CITY BEAT TAMMY TAM
City Beat
by

Unanswered questions and mixed messages: making sense of the race for Hong Kong’s top job

Financial Secretary John Tsang Chun-wah and retiring Legislative Council president Jasper Tsang Yok-sing caused a stir when they announced they may run for Chief Executive

PUBLISHED : Sunday, 07 August, 2016, 4:00pm
UPDATED : Sunday, 07 August, 2016, 9:06pm

Hong Kong was taken aback when the two Tsangs – Financial Secretary John Tsang Chun-wah and retiring Legislative Council president Jasper Tsang Yok-sing – declared their intention to run for the city’s top job.

The immediate question was why the duo would be the first to shed some light on who will throw their hat into the ring for chief executive, instead of incumbent Leung Chun-ying.

A few days later, we saw Chief Secretary Carrie Lam Cheng yuet-ngor pay an unprecedented visit to the Department of Justice. “Lam thanked the DOJ for upholding the rule of law in Hong Kong and providing professional legal advice to the government,” a brief press release by the government said.

It raised many eyebrows as the department is currently at the centre of a political storm over whether a returning officer has the legal right to disqualify certain independence advocates from running for next month’s Legco elections. It also triggered another round of guessing as to why Lam would take the spotlight instead of Leung, the chief executive, who is supposed to be the direct boss of the justice department.

The real answer may not be known, but Lam at least sent out a message that as the chief secretary, she is the head of civil servants, and she stands by her colleagues firmly when they’re under pressure.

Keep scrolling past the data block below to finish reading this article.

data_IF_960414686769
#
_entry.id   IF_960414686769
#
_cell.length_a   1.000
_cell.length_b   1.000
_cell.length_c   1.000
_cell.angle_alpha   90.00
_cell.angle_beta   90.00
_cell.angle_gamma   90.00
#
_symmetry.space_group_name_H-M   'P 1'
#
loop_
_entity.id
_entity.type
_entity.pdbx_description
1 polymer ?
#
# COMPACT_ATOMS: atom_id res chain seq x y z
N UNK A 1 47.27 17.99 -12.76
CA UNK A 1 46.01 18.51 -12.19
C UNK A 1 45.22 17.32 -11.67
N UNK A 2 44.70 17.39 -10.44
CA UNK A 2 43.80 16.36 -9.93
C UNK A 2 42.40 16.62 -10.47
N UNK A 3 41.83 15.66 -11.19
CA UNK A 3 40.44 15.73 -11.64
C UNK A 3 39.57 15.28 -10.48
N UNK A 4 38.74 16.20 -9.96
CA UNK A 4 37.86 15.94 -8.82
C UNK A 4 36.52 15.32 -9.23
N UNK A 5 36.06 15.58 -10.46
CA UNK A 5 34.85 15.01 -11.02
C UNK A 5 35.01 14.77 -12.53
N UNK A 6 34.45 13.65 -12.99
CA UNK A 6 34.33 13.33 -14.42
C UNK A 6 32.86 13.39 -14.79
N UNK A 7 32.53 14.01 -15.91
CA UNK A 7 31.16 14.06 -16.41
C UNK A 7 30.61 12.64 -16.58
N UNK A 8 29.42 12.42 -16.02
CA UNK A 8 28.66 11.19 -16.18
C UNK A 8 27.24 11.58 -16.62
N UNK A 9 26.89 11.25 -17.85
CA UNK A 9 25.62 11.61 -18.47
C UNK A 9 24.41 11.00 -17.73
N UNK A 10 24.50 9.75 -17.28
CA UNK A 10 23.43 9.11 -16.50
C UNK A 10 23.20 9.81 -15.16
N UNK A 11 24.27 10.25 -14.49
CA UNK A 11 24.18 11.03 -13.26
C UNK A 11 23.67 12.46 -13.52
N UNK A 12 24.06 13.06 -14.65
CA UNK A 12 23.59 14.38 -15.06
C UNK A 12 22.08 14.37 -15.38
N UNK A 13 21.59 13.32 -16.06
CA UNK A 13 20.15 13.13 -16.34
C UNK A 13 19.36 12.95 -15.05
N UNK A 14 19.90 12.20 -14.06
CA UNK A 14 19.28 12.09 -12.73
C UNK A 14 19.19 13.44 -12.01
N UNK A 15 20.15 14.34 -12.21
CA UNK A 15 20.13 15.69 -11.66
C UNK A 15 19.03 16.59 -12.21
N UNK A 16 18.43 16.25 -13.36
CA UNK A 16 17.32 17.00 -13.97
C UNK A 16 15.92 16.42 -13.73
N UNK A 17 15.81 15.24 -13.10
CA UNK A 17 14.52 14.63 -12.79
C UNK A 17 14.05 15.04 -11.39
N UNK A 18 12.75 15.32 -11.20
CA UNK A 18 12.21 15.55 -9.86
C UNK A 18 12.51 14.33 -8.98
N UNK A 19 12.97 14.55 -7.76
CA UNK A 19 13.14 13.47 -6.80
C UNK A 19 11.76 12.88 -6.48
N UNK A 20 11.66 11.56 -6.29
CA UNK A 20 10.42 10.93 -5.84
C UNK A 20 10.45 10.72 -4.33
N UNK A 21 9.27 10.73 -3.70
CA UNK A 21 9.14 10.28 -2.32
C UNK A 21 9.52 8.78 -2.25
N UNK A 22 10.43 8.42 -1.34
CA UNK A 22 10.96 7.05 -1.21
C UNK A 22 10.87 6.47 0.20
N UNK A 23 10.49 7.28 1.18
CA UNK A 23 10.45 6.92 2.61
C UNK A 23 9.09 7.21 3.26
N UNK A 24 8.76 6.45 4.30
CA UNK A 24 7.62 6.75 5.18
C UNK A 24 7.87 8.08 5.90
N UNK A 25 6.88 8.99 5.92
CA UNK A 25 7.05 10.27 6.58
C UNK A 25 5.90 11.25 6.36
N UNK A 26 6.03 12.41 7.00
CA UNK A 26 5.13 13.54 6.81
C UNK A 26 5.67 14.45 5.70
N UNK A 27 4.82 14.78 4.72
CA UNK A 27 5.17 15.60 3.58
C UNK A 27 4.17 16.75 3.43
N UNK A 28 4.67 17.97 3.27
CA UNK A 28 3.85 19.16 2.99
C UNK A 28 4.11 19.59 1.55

This could win her greater support from the government workforce as well as from Beijing.

And then we saw Leung declare in his latest media interview last week that he would welcome “competition” in next year’s chief executive election. So the “competition” has started – in terms of who will have the last laugh by winning Beijing’s blessing?

Tsang, the financial secretary, described the future post he might take over from his current boss as a “bad job” because of the criticism that comes with it, yet he was willing to accept it “if it can help to contribute to society”. Arguably, isn’t he already contributing? Why bother going after a “bad job”?

Tsang, the Legco president, appeared more straightforward: “If it turns out it’s both necessary and possible for me to stand as a candidate to offer a genuine choice”, was how he put it.

The two share something in common which is an open secret to all – they dislike Leung. And reading between the lines of Jasper Tsang’s comments, the message was loud and clear – he’ll be the last backup to challenge Leung if the incumbent eventually turns out to be Beijing’s only choice, which may make John Tsang, Lam and others hesitate or even be persuaded not to go further.

The two Tsangs were therefore seen to be with the so-called “ABC” or “Anyone But CY” campaign. It also proved that the pro-establishment camp is by no means monolithic, and Beijing is well aware of this reality.

So what kind of “competition” would the leadership up north tolerate?

Jasper Tsang claimed he was told by certain Beijing officials that there would be “competition” this time. But those who understand China’s politics well enough should know it all depends on what “competition” means to Beijing – whether it’s allowing two or more candidates from the pro-establishment camp, or a sole pro-establishment candidate versus one from the pan-democratic camp who will have no chance of winning.

The fierce “competition” – or, to be exact, “infighting” – within the pro-establishment camp back in 2012 between supporters of Leung and his rival Henry Tang Ying-yan is still fresh on many minds. Leung’s subsequent efforts to bridge divides and build up a united “Hong Kong camp” proved to be mission impossible.

As China’s most open city, how Hong Kong picks its next leader will be widely monitored by the international community as a test of Beijing’s commitment to the “one country, two systems” policy. With the 19th Congress of the Communist Party approaching next year, the Beijing leadership understandably has to assess carefully the pros and cons of the level of “competition” in Hong Kong’s leadership election, before finally making up its mind – likely to happen after the September Legco polls.

In this regard, it can be said that the two Tsangs are making a pre-emptive move before it’s too late, while Leung and Lam are similarly at the starting block, all ready to go.